On January 10, 1961, Lulu Haddon (1881-1964) attends the swearing-in ceremony for her daughter, Frances Haddon Morgan (1909-1971), in the Washington State Senate. Morgan holds the same seat her mother held two decades earlier. Haddon and Morgan are the only mother and daughter who have held the same seats in both the Washington State House and Senate.
In 1932, Lulu Haddon -- a New Deal Democrat -- was elected to the Washington State House of Representatives, representing the 23rd legislative district of Kitsap County. During her first term, Haddon -- who had served on the Bremerton School Board, and was instrumental in the creation of the Bremerton School District Parent Teacher Association -- was named chair of the house Educational Institutions committee.
Haddon was re-elected to the House in 1934, and in 1936 she ran for the state Senate and was elected in a landslide. While there, she was named chair of the senate education committee, and was an early supporter of junior colleges. She was re-elected to the Senate in 1940, but resigned mid-term to serve instead as Bremerton's finance commissioner.
Haddon held that office for 10 years, during which time she helped create Olympic College. In 1952, she made one last attempt to run for the state senate, but was defeated. Haddon retired from politics at the age of 71.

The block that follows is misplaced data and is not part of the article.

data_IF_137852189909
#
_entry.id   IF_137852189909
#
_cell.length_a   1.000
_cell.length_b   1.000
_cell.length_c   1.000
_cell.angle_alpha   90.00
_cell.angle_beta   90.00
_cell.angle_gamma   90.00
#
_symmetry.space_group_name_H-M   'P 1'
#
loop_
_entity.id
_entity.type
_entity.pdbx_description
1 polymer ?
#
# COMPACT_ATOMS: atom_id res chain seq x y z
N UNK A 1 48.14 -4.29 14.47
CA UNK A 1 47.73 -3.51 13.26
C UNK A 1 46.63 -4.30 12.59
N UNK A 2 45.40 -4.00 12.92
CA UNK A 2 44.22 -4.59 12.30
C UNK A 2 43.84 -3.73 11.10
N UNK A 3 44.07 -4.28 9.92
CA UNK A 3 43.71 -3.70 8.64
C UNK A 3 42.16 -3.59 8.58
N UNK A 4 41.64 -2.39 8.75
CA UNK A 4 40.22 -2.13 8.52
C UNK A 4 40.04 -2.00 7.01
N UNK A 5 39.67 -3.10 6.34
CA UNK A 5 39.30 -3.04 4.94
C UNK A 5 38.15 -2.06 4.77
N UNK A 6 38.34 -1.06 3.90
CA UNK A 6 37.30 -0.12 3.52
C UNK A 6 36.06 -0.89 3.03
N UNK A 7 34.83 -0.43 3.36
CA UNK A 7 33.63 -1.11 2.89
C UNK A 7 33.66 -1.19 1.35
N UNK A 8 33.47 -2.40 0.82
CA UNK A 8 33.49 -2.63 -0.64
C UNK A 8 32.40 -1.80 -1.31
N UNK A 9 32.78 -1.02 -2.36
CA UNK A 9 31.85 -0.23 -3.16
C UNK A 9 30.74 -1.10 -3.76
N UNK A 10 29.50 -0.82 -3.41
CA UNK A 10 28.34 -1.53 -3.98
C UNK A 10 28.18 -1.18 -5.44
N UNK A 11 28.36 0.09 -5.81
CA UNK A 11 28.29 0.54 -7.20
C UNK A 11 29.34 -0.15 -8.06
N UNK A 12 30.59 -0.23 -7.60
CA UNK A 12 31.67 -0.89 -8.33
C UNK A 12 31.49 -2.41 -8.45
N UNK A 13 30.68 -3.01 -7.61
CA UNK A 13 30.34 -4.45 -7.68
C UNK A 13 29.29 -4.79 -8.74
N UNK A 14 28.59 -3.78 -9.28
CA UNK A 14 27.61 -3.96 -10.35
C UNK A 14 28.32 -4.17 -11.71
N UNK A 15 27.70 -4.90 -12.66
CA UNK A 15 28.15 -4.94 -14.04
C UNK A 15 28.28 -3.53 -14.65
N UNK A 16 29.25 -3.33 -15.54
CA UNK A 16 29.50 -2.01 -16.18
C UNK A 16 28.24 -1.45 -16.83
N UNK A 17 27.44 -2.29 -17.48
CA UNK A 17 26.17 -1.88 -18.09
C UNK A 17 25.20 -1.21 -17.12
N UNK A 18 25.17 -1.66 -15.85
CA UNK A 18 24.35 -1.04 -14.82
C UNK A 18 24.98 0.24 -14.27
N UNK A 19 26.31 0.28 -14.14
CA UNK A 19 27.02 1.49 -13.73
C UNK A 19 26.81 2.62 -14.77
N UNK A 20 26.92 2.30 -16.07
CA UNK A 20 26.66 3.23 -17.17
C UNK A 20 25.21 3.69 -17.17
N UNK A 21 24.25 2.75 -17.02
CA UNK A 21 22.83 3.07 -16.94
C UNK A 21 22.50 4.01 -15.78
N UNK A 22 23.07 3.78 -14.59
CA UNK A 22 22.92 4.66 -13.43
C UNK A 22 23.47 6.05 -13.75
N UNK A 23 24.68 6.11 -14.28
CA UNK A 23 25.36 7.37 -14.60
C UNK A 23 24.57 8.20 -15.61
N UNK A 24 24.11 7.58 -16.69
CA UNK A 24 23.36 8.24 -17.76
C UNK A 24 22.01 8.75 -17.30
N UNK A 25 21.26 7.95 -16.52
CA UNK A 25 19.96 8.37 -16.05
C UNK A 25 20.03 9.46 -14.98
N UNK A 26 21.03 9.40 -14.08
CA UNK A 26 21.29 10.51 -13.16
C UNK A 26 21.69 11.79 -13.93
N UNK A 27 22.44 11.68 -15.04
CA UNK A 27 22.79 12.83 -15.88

In Her Mother's Footsteps
Haddon's daughter, Frances, shared her mother's interest in politics and education, and often helped in Haddon's campaigns. In 1956, Frances Haddon Morgan was elected to the Washington State House of Representatives, filling the seat her mother had held two decades earlier.
After serving one term in the house, in 1960 Morgan was elected to the Washington State Senate. At the opening of the 37th Legislature on January 10, 1961, nine women were sworn in with 90 men in the House, but Morgan was the sole woman sworn in with 48 men in the Senate. She was greeted with bouquets and boxes of candy when she arrived at her Senate desk.
One of those bouquets came from her mother, who drove to Olympia to attend the swearing-in ceremonies. Haddon sat in one of the large chairs that were provided for former senators, and watched as Morgan officially took her old seat -- the first (and to date, only) time in Washington history that a daughter has won both legislative seats once held by her mother.
The Lone Woman
Morgan encountered one small problem that day -- where to hang her coat and hat. When her mother was in office, there used to be a lounge for women senators, but for the past 15 years, the senate had been made up entirely of men. In 1957, the women's lounge was converted into the minority caucus room, and was then used by Republicans.
Haddon felt that her daughter should have that room, but advised her not to raise a fuss over it, noting that "It wouldn't look good, since she is the only woman senator and it is her first term" ("Only Woman in State Senate gets Bouquets").
Morgan was busy during her first day in office, and at one point she turned to look at her mother, only to find her gone. Later, she called Haddon at her home at Bremerton, and her mother explained why she left early. "Sister, when you've been there, you've been there," she told her daughter, "You are either in it or you're not in it," and that she felt it was time to go home ("Sister, Vote It Straight").